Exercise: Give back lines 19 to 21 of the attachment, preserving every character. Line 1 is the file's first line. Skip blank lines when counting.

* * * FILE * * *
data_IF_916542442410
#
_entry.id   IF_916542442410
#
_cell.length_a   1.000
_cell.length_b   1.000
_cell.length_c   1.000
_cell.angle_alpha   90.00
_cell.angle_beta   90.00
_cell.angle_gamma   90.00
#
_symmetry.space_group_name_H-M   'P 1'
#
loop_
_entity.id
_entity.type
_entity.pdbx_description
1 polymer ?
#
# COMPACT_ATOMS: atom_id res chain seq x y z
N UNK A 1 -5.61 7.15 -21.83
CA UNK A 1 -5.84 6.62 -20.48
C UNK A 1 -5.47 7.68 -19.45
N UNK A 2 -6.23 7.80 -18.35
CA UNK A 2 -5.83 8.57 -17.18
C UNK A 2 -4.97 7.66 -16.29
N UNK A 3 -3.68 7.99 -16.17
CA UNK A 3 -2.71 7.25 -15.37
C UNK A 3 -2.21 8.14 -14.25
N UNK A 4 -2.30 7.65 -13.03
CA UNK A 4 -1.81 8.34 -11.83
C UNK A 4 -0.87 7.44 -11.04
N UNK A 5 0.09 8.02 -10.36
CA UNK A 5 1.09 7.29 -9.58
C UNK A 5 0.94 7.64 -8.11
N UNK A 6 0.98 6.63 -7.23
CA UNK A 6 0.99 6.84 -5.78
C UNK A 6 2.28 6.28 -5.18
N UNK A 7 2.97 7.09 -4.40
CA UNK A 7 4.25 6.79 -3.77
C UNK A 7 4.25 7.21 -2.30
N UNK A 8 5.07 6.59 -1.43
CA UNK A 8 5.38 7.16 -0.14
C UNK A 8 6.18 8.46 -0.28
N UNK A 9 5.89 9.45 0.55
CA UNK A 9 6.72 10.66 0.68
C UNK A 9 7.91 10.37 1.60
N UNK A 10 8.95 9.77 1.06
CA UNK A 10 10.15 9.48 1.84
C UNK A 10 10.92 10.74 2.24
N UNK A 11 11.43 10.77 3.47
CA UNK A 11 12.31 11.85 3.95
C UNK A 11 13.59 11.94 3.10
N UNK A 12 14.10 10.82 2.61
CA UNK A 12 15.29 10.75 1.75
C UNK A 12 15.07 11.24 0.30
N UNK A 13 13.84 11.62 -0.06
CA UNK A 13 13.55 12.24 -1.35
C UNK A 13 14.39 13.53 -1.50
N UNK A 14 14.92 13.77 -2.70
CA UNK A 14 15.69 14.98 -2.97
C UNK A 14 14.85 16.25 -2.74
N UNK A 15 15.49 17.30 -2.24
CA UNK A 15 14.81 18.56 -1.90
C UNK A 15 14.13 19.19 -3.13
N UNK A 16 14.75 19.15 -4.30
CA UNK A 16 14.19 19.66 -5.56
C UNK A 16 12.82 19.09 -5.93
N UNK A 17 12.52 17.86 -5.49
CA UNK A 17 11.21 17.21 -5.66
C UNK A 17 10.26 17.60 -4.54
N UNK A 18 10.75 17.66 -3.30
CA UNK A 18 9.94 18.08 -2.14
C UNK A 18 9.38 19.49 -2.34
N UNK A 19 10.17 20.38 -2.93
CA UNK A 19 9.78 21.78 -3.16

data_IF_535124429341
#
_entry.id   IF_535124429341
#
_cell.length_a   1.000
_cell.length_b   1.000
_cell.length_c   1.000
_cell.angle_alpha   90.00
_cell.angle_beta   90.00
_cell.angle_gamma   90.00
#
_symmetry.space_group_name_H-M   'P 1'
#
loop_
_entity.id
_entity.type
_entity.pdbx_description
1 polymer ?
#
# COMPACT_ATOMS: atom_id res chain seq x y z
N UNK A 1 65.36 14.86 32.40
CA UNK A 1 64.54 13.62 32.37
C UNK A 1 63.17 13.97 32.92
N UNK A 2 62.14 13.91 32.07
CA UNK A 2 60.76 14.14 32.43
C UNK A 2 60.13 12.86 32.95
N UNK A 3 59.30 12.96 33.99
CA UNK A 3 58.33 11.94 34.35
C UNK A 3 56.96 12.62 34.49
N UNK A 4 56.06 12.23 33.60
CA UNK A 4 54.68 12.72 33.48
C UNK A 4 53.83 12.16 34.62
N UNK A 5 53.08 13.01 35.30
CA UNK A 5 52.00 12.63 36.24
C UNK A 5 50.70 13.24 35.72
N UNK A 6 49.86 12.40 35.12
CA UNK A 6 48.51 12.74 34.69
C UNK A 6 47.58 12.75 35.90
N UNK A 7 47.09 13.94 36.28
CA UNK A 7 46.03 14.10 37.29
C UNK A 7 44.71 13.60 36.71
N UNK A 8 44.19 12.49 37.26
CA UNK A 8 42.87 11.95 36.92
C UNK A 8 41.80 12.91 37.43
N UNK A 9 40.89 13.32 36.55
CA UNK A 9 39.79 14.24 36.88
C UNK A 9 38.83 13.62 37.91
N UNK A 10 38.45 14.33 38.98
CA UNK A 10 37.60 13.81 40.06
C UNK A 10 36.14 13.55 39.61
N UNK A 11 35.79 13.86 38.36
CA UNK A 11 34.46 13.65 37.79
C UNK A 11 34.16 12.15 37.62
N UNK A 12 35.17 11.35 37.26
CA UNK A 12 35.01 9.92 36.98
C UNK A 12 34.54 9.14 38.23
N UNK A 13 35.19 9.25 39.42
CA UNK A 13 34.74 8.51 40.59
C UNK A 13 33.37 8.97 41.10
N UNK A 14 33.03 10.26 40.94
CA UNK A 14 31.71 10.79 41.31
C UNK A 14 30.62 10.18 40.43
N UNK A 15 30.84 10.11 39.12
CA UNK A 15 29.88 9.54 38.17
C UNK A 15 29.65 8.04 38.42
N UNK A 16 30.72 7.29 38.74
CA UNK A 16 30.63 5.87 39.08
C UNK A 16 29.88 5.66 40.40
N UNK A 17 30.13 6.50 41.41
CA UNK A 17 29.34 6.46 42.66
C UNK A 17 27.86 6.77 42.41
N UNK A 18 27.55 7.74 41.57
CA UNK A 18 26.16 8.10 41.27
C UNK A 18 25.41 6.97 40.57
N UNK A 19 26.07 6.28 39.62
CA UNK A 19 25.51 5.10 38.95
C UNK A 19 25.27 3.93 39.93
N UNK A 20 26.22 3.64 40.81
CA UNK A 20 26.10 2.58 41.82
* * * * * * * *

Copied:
#
# COMPACT_ATOMS: atom_id res chain seq x y z
N UNK A 1 -5.61 7.15 -21.83